8. My business identity is distinctive and congruent.

The image associated with my business has been specifically and professionally created to have the desired impact on my Ideal Clients. All aspects of my business are present in the same image — from my business cards, to my stationery, to my web site, to the wall hangings and furniture in my office, to what I wear. My identity is appropriate for a professional in my field.

9. My business has marketing momentum.

I promote my business consistently and continuously. I follow a monthly marketing plan that includes at least one marketing task every day. I never allow the work I do for my clients to break my marketing momentum.

It's easy for me to promote my business because I love what I do, know the value I deliver, and only partake in promotional activities I enjoy. My promotional strategies and activities are aligned with my abilities and talents. My 10 Most Important Business Principles are the genesis for my promotional topics.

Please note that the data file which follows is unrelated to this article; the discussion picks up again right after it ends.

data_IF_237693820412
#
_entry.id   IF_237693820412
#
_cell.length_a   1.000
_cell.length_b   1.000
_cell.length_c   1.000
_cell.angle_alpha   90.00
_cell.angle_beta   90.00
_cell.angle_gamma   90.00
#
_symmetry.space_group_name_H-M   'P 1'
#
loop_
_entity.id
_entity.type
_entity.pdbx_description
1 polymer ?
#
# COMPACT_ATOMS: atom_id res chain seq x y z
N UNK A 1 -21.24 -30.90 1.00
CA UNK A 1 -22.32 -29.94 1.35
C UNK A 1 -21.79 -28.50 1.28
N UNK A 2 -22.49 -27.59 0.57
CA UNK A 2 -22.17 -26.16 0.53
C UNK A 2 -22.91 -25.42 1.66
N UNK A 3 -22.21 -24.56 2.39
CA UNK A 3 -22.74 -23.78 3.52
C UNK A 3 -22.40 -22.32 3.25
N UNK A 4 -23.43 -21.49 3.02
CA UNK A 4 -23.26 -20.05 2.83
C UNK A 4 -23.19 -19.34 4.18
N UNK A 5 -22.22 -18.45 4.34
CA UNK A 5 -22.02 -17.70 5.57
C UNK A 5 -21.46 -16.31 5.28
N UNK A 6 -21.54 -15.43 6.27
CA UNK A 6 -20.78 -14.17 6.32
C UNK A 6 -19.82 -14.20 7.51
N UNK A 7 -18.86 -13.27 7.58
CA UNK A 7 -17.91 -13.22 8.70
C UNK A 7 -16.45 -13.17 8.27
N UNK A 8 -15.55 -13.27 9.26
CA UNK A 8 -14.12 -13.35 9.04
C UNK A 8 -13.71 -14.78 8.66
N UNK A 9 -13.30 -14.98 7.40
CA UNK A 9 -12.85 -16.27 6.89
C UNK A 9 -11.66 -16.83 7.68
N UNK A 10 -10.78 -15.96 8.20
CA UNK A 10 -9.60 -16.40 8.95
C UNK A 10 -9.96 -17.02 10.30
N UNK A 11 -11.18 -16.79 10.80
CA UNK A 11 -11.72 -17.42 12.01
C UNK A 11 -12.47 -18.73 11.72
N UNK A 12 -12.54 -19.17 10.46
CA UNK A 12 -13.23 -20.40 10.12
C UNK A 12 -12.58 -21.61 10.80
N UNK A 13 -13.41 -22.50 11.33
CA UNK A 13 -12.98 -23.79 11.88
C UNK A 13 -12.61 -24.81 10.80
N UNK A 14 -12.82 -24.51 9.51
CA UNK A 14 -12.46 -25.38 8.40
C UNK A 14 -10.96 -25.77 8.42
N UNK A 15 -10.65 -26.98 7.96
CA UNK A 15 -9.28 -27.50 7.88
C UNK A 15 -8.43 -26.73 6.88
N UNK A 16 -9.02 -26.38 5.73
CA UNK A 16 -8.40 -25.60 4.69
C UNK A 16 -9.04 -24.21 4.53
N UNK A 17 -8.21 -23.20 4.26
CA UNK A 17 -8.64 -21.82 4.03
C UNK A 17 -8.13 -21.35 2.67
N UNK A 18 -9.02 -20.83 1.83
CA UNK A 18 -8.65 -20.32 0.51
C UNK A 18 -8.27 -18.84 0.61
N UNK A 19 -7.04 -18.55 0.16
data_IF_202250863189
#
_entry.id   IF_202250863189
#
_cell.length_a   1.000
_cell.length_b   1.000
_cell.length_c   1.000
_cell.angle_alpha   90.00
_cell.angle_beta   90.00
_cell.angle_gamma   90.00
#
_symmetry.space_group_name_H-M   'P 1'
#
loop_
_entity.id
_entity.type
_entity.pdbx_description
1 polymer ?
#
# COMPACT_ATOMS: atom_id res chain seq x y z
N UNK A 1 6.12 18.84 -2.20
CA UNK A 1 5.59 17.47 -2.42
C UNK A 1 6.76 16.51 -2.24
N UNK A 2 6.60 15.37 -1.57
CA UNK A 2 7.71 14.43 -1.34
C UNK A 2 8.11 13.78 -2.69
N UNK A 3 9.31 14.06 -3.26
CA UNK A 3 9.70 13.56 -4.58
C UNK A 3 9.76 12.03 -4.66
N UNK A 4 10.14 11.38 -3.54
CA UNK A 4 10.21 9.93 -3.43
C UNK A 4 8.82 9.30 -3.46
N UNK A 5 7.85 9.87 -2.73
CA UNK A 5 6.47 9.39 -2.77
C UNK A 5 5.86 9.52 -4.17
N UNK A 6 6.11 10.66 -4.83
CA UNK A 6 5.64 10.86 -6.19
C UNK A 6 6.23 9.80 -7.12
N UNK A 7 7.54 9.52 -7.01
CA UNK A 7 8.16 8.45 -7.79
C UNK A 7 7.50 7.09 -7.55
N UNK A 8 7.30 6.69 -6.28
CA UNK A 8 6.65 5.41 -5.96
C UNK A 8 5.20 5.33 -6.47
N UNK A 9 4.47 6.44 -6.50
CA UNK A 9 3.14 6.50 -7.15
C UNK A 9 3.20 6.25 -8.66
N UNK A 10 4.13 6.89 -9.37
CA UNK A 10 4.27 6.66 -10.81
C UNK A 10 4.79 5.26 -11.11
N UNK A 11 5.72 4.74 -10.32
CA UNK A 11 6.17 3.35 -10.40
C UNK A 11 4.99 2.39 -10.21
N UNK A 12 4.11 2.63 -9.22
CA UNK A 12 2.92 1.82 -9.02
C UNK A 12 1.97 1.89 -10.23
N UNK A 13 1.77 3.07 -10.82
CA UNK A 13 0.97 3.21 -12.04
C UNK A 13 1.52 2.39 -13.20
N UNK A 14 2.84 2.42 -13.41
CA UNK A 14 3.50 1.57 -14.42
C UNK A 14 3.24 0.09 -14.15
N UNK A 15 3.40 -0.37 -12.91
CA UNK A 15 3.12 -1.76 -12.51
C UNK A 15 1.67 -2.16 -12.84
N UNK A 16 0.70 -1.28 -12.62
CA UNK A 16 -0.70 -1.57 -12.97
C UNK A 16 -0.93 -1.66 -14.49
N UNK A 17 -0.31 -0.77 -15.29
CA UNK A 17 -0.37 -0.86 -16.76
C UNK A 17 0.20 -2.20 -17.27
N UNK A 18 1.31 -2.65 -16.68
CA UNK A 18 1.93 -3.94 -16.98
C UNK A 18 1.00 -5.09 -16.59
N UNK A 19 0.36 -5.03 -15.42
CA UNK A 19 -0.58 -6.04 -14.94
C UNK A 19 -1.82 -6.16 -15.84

10. I systematically follow up and keep in touch.

I have a process for collecting contact information from my web site visitors, prospects who contact me, and those I meet in networking environments. I use a contact management system for storing this information. My newsletter or ezine provides information of value to my prospects and clients on a regular basis.

I record and acknowledge my clients' important dates, such as birthdays and important upcoming events. Each client's file includes a section of valuable information that I have collected an shared with that client.